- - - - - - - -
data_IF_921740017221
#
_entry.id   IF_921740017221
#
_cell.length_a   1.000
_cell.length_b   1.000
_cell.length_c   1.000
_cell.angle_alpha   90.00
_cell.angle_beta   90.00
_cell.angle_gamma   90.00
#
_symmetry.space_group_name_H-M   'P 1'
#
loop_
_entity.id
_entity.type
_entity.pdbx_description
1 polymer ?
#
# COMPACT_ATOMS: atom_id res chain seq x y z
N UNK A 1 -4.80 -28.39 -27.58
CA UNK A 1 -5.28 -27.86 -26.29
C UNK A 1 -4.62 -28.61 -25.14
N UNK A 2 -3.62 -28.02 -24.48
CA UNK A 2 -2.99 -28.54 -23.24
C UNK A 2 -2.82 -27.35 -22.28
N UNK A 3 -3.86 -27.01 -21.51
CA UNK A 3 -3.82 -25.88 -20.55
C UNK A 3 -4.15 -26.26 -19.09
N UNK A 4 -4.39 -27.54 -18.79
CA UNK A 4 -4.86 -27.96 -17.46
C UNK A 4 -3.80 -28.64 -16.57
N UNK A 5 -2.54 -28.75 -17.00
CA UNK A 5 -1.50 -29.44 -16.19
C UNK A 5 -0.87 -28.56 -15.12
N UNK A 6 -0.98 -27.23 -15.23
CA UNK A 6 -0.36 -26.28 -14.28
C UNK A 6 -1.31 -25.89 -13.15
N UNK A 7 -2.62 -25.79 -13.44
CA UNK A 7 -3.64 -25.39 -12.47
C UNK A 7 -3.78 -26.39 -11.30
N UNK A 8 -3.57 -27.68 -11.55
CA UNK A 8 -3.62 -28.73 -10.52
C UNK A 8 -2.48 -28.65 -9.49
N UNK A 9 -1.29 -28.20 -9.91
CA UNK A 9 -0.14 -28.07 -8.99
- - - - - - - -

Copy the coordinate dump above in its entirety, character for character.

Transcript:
data_IF_921740017221
#
_entry.id   IF_921740017221
#
_cell.length_a   1.000
_cell.length_b   1.000
_cell.length_c   1.000
_cell.angle_alpha   90.00
_cell.angle_beta   90.00
_cell.angle_gamma   90.00
#
_symmetry.space_group_name_H-M   'P 1'
#
loop_
_entity.id
_entity.type
_entity.pdbx_description
1 polymer ?
#
# COMPACT_ATOMS: atom_id res chain seq x y z
N UNK A 1 -4.80 -28.39 -27.58
CA UNK A 1 -5.28 -27.86 -26.29
C UNK A 1 -4.62 -28.61 -25.14
N UNK A 2 -3.62 -28.02 -24.48
CA UNK A 2 -2.99 -28.54 -23.24
C UNK A 2 -2.82 -27.35 -22.28
N UNK A 3 -3.86 -27.01 -21.51
CA UNK A 3 -3.82 -25.88 -20.55
C UNK A 3 -4.15 -26.26 -19.09
N UNK A 4 -4.39 -27.54 -18.79
CA UNK A 4 -4.86 -27.96 -17.46
C UNK A 4 -3.80 -28.64 -16.57
N UNK A 5 -2.54 -28.75 -17.00
CA UNK A 5 -1.50 -29.44 -16.19
C UNK A 5 -0.87 -28.56 -15.12
N UNK A 6 -0.98 -27.23 -15.23
CA UNK A 6 -0.36 -26.28 -14.28
C UNK A 6 -1.31 -25.89 -13.15
N UNK A 7 -2.62 -25.79 -13.44
CA UNK A 7 -3.64 -25.39 -12.47
C UNK A 7 -3.78 -26.39 -11.30
N UNK A 8 -3.57 -27.68 -11.55
CA UNK A 8 -3.62 -28.73 -10.52
C UNK A 8 -2.48 -28.65 -9.49
N UNK A 9 -1.29 -28.20 -9.91
CA UNK A 9 -0.14 -28.07 -8.99